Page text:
In 2011, a labor shortage in Georgia resulted in an estimated $140 million in agricultural losses and has vastly affected the hotel and restaurant industries. In June 2011, a survey of 230 Georgia farmers was conducted by Agriculture Commissioner Gary Black, the results of which showed that the farmers expected to need more than 11,000 workers to carry out the rest of the season after their illegally hired workers left Georgia—and not every farmer in the state responded to the survey.
Cobb County District 2 Commissioner Bob Ott, who pushed for the county to join the program, told The Augusta Chronicle that the goal isn’t to get people deported. “It’s all about jobs for the folks in Georgia and Cobb County,” he said. “It really comes down to just making sure that the limited number of jobs that are out there are going to the people that are entitled to have them.” A July 2011 Businessweek story reported that, in 2009, there were 425,000 illegal immigrants in Georgia, making up 4.3 percent of the state’s population. The Pew Hispanic Center estimated that 325,000 illegal immigrants held jobs in Georgia in 2010. Georgia’s unemployment rate is currently at 8.9 percent, above the national average of 8.2 percent.
The effect of immigration laws on jobs statewide has yet to be seen, since so much remains unresolved. Charles Kuck, past president of the American Immigration Lawyers Association and the managing partner of Kuck Immigration Partners LLC-The Immigration Law Firm, says the Supreme Court ruling sets up grounds for future lawsuits, and he expected a federal appeals court would rule Georgia’s illegal immigration law unconstitutional in August or September. “Already in Georgia under the Obama administration, anybody who’s arrested and brought to jail has their immigration status checked. HB 87 has nothing to do with that, that’s federal law, and that’s happening in Cobb County,” says Kuck. “There is no magic phone number to call from the side of the road to say, ‘Hey, is this guy who has a license legal, do you want him, do you want to hold him?’ So really this whole idea of ‘show me your papers’ is irrelevant. It’s absolutely irrelevant and will do nothing to enforce U.S. immigration law.”
Sheriff Warren stands by the 287(g) program over HB 87’s “show me your papers” portion as a solution to illegal immigration issues. “Right now I couldn’t tell you that HB 87 has done anything for law enforcement other than keep some folks that were hiring illegals for the cheap labor,” he says. “That may have kept them from committing a crime.”
E-Verify, part of HB 87, is a free online program employers must use after they have completed the I-9 worksheets for new employees to ensure they are legally able to work in the U.S. Many Georgia agencies have failed to comply with this key part of the state’s year-old anti-illegal immigration law, which puts them at risk of losing access to state loans and grants. This state funding helps cities and counties in Georgia maintain their jails, boost employment and encourage commerce. All but the smallest private employers and government agencies are required to use this federal work authorization program. In a recent investigation, the AJC found that certain areas and organizations in Georgia, including Chamblee, Sandy Springs and the DeKalb County Housing Authority, didn’t file the required reports to confirm that they and their contractors are using E-Verify.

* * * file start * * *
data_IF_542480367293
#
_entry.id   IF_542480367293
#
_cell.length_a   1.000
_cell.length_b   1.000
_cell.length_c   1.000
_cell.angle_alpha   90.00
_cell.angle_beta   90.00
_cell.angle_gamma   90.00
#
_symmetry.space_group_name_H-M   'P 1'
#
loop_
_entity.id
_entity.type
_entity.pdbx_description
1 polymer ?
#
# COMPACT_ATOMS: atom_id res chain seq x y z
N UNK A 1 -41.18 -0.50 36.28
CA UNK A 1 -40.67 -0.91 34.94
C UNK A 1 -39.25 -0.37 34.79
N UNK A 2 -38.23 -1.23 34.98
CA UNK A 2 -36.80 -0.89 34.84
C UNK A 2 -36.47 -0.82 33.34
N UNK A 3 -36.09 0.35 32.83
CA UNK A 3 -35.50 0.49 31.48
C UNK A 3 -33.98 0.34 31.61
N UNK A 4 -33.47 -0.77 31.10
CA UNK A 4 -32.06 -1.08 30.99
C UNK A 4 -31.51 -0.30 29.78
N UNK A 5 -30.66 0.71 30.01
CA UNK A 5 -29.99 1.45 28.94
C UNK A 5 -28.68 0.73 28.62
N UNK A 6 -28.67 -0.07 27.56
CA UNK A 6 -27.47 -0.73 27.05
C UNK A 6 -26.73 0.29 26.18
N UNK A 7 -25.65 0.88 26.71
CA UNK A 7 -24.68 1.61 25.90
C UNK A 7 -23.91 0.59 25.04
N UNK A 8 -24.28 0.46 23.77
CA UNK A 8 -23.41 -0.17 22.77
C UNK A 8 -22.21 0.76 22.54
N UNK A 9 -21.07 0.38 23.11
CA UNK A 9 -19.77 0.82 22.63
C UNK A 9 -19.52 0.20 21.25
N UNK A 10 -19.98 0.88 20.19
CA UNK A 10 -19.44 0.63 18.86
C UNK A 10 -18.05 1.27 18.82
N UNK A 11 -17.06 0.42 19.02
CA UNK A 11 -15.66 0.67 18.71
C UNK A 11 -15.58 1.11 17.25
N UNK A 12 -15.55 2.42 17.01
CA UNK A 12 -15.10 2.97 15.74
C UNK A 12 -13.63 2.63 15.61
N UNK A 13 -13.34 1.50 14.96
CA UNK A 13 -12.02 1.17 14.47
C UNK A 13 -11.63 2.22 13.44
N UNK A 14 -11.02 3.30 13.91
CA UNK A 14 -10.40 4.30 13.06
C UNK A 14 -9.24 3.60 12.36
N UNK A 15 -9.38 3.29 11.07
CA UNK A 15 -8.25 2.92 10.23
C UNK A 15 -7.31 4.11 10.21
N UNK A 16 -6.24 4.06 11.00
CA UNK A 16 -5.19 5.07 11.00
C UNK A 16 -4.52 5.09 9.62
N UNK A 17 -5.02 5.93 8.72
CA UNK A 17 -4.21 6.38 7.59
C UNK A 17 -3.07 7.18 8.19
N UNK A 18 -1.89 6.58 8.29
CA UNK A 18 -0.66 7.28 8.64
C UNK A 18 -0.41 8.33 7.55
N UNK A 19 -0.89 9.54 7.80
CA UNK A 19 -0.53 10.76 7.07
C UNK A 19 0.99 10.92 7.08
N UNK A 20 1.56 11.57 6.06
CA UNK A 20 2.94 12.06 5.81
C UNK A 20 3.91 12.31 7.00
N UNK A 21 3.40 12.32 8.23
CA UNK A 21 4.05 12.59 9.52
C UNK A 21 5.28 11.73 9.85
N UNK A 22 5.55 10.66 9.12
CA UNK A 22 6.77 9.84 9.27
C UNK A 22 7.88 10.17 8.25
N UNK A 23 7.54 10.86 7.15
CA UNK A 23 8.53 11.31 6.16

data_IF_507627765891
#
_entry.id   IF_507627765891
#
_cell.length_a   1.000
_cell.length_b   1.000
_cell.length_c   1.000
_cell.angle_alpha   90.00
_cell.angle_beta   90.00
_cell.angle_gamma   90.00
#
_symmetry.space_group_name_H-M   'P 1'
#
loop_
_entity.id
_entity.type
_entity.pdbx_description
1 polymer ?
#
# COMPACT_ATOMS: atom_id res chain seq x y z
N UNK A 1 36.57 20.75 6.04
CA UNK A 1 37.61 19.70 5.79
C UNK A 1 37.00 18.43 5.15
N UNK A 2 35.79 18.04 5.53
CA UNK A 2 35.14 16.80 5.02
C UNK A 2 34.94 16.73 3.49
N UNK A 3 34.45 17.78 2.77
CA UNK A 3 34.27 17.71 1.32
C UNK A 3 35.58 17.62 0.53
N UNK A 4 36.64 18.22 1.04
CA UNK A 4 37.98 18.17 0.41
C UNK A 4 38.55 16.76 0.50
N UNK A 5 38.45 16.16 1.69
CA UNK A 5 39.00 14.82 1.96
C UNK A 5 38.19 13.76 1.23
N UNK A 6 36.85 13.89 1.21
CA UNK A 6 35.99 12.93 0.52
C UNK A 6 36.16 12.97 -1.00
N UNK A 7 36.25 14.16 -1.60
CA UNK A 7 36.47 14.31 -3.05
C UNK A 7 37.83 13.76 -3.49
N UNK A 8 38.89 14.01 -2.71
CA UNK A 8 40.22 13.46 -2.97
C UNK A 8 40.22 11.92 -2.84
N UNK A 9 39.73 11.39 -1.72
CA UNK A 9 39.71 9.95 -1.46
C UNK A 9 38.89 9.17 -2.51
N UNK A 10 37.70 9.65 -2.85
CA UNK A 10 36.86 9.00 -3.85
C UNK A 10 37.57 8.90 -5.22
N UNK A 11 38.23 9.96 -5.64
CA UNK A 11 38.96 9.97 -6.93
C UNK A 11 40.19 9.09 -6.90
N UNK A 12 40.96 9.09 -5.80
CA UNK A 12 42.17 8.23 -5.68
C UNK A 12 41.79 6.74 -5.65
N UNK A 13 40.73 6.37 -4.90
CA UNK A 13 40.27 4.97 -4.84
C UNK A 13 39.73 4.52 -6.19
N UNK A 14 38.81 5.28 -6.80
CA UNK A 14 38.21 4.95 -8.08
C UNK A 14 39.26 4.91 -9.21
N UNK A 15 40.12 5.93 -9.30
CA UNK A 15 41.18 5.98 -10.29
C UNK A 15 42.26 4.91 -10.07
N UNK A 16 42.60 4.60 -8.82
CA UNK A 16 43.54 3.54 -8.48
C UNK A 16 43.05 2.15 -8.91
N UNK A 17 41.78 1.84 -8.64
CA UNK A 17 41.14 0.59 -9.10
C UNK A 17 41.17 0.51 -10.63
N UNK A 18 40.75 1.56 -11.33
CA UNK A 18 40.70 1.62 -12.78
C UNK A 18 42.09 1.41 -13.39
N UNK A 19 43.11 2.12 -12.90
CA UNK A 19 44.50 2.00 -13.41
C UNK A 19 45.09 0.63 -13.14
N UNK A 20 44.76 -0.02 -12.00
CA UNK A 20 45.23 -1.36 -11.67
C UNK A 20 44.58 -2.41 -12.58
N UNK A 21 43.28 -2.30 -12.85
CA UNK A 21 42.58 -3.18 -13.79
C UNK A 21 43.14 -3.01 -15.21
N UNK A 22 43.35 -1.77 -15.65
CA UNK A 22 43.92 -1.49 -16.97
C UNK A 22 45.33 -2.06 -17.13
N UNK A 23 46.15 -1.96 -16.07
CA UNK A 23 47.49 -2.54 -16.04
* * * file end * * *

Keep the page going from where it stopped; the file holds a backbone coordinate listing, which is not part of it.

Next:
Because of the way that state and federal records are kept, it is impossible to confirm that all private employers required to use E-Verify are doing so. The state has no way to check compliance because there is no money for performance audits. In addition, some local governments charged with enforcing the law do not fully understand how to follow it. Sandy Springs, one of the state’s largest cities with more than 94,000 residents, sent a letter this year to 6,700 businesses that included inaccurate information about the E-Verify requirement. “The state did no outreach with the cities and counties to tell them what to do and to get it done, there were no internal checks to be done, there was no way to reach out,” says Kuck. “This is what happens when you pass a bill and you have all this compliance and you have no funding with which to do it.”
More than 18,800 public and private employers in Georgia are enrolled in E-Verify according to U.S. Citizenship and Immigration Services (USCIS) records; however, state Labor Department officials told the AJC they cannot confirm they’re complying because the databases include different information, which eliminates the possibility of cross-checking. According to records from the state Department of Audits and Accounts, 1,176 of the 2,324 local and state government agencies did not file reports by the Dec. 31 deadline—numbers that may include employers who are exempt. City and county officials have blamed the missing reports on dozens of issues, from unfamiliarity with the law to heavy workloads. Stewart County, home to the state’s largest detention center for illegal immigrants, blamed staff turnover for their failure to file their report on time. “I don’t think anyone that worked on HB 87 believed there would be universal compliance in the relatively short time it has been in effect, given how sweeping and comprehensive the changes are in that law,” Ramsey told the AJC.